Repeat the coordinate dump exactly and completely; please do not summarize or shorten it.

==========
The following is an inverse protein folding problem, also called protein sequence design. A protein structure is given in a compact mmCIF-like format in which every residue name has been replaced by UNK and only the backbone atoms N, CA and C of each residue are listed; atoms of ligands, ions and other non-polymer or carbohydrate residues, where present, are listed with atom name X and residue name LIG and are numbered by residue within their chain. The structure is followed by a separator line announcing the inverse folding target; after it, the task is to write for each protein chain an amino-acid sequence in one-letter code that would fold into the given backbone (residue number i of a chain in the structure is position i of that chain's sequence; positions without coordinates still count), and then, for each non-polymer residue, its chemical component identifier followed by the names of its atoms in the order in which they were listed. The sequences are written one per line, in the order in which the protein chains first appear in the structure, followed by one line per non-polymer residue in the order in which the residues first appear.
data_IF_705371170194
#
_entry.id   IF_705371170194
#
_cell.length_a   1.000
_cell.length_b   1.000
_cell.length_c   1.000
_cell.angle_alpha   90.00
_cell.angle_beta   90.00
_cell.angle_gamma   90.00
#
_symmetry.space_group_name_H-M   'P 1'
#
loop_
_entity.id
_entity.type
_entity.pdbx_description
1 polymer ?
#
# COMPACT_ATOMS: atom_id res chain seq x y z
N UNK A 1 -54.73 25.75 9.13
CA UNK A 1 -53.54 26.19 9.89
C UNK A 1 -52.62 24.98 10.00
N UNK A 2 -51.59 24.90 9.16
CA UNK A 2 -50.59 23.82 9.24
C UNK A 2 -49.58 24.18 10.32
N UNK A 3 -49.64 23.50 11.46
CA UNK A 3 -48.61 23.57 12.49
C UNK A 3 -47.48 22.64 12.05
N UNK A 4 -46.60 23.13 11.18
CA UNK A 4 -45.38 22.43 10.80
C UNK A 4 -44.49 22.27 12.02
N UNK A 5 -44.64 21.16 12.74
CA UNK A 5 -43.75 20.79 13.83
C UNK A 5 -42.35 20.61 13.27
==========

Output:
The following is an inverse protein folding problem, also called protein sequence design. A protein structure is given in a compact mmCIF-like format in which every residue name has been replaced by UNK and only the backbone atoms N, CA and C of each residue are listed; atoms of ligands, ions and other non-polymer or carbohydrate residues, where present, are listed with atom name X and residue name LIG and are numbered by residue within their chain. The structure is followed by a separator line announcing the inverse folding target; after it, the task is to write for each protein chain an amino-acid sequence in one-letter code that would fold into the given backbone (residue number i of a chain in the structure is position i of that chain's sequence; positions without coordinates still count), and then, for each non-polymer residue, its chemical component identifier followed by the names of its atoms in the order in which they were listed. The sequences are written one per line, in the order in which the protein chains first appear in the structure, followed by one line per non-polymer residue in the order in which the residues first appear.
data_IF_705371170194
#
_entry.id   IF_705371170194
#
_cell.length_a   1.000
_cell.length_b   1.000
_cell.length_c   1.000
_cell.angle_alpha   90.00
_cell.angle_beta   90.00
_cell.angle_gamma   90.00
#
_symmetry.space_group_name_H-M   'P 1'
#
loop_
_entity.id
_entity.type
_entity.pdbx_description
1 polymer ?
#
# COMPACT_ATOMS: atom_id res chain seq x y z
N UNK A 1 -54.73 25.75 9.13
CA UNK A 1 -53.54 26.19 9.89
C UNK A 1 -52.62 24.98 10.00
N UNK A 2 -51.59 24.90 9.16
CA UNK A 2 -50.59 23.82 9.24
C UNK A 2 -49.58 24.18 10.32
N UNK A 3 -49.64 23.50 11.46
CA UNK A 3 -48.61 23.57 12.49
C UNK A 3 -47.48 22.64 12.05
N UNK A 4 -46.60 23.13 11.18
CA UNK A 4 -45.38 22.43 10.80
C UNK A 4 -44.49 22.27 12.02
N UNK A 5 -44.64 21.16 12.74
CA UNK A 5 -43.75 20.79 13.83
C UNK A 5 -42.35 20.61 13.27